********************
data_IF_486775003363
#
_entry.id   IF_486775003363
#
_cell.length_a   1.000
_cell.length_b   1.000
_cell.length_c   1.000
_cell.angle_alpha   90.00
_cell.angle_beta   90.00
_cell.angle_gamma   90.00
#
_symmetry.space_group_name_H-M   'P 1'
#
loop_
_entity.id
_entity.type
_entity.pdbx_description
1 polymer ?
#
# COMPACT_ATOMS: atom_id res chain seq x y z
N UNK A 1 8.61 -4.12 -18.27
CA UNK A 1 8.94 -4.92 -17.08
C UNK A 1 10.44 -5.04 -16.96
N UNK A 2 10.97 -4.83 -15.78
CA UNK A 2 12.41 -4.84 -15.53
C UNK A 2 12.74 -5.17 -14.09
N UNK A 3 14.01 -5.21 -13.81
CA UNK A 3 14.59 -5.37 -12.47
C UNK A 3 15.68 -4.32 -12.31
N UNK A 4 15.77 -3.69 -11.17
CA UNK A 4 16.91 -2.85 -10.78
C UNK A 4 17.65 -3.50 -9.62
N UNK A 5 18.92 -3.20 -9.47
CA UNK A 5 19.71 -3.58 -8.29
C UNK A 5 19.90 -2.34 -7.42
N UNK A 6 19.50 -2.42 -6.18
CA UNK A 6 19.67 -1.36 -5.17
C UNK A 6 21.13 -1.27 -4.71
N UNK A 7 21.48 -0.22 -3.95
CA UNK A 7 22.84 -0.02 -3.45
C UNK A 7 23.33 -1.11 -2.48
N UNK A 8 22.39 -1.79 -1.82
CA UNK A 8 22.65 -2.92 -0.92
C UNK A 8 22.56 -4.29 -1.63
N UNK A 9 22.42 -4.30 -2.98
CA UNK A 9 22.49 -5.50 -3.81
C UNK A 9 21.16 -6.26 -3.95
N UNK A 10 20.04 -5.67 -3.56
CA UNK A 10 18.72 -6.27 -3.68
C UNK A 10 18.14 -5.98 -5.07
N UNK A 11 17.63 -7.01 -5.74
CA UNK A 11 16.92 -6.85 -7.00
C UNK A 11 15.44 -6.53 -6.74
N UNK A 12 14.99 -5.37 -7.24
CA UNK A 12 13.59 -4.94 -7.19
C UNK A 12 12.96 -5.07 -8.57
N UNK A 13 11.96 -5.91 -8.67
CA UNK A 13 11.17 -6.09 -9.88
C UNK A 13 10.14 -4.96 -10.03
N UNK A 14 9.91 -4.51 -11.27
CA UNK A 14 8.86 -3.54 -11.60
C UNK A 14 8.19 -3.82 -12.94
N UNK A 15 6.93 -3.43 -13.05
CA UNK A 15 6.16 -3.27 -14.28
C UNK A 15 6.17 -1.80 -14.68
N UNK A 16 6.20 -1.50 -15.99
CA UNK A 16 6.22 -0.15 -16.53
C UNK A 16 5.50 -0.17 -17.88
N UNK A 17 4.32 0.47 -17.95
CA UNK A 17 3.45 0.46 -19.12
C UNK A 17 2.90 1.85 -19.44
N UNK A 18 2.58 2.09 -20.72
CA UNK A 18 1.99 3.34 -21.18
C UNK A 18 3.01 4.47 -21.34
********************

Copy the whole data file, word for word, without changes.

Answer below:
data_IF_486775003363
#
_entry.id   IF_486775003363
#
_cell.length_a   1.000
_cell.length_b   1.000
_cell.length_c   1.000
_cell.angle_alpha   90.00
_cell.angle_beta   90.00
_cell.angle_gamma   90.00
#
_symmetry.space_group_name_H-M   'P 1'
#
loop_
_entity.id
_entity.type
_entity.pdbx_description
1 polymer ?
#
# COMPACT_ATOMS: atom_id res chain seq x y z
N UNK A 1 8.61 -4.12 -18.27
CA UNK A 1 8.94 -4.92 -17.08
C UNK A 1 10.44 -5.04 -16.96
N UNK A 2 10.97 -4.83 -15.78
CA UNK A 2 12.41 -4.84 -15.53
C UNK A 2 12.74 -5.17 -14.09
N UNK A 3 14.01 -5.21 -13.81
CA UNK A 3 14.59 -5.37 -12.47
C UNK A 3 15.68 -4.32 -12.31
N UNK A 4 15.77 -3.69 -11.17
CA UNK A 4 16.91 -2.85 -10.78
C UNK A 4 17.65 -3.50 -9.62
N UNK A 5 18.92 -3.20 -9.47
CA UNK A 5 19.71 -3.58 -8.29
C UNK A 5 19.90 -2.34 -7.42
N UNK A 6 19.50 -2.42 -6.18
CA UNK A 6 19.67 -1.36 -5.17
C UNK A 6 21.13 -1.27 -4.71
N UNK A 7 21.48 -0.22 -3.95
CA UNK A 7 22.84 -0.02 -3.45
C UNK A 7 23.33 -1.11 -2.48
N UNK A 8 22.39 -1.79 -1.82
CA UNK A 8 22.65 -2.92 -0.92
C UNK A 8 22.56 -4.29 -1.63
N UNK A 9 22.42 -4.30 -2.98
CA UNK A 9 22.49 -5.50 -3.81
C UNK A 9 21.16 -6.26 -3.95
N UNK A 10 20.04 -5.67 -3.56
CA UNK A 10 18.72 -6.27 -3.68
C UNK A 10 18.14 -5.98 -5.07
N UNK A 11 17.63 -7.01 -5.74
CA UNK A 11 16.92 -6.85 -7.00
C UNK A 11 15.44 -6.53 -6.74
N UNK A 12 14.99 -5.37 -7.24
CA UNK A 12 13.59 -4.94 -7.19
C UNK A 12 12.96 -5.07 -8.57
N UNK A 13 11.96 -5.91 -8.67
CA UNK A 13 11.17 -6.09 -9.88
C UNK A 13 10.14 -4.96 -10.03
N UNK A 14 9.91 -4.51 -11.27
CA UNK A 14 8.86 -3.54 -11.60
C UNK A 14 8.19 -3.82 -12.94
N UNK A 15 6.93 -3.43 -13.05
CA UNK A 15 6.16 -3.27 -14.28
C UNK A 15 6.17 -1.80 -14.68
N UNK A 16 6.20 -1.50 -15.99
CA UNK A 16 6.22 -0.15 -16.53
C UNK A 16 5.50 -0.17 -17.88
N UNK A 17 4.32 0.47 -17.95
CA UNK A 17 3.45 0.46 -19.12
C UNK A 17 2.90 1.85 -19.44
N UNK A 18 2.58 2.09 -20.72
CA UNK A 18 1.99 3.34 -21.18
C UNK A 18 3.01 4.47 -21.34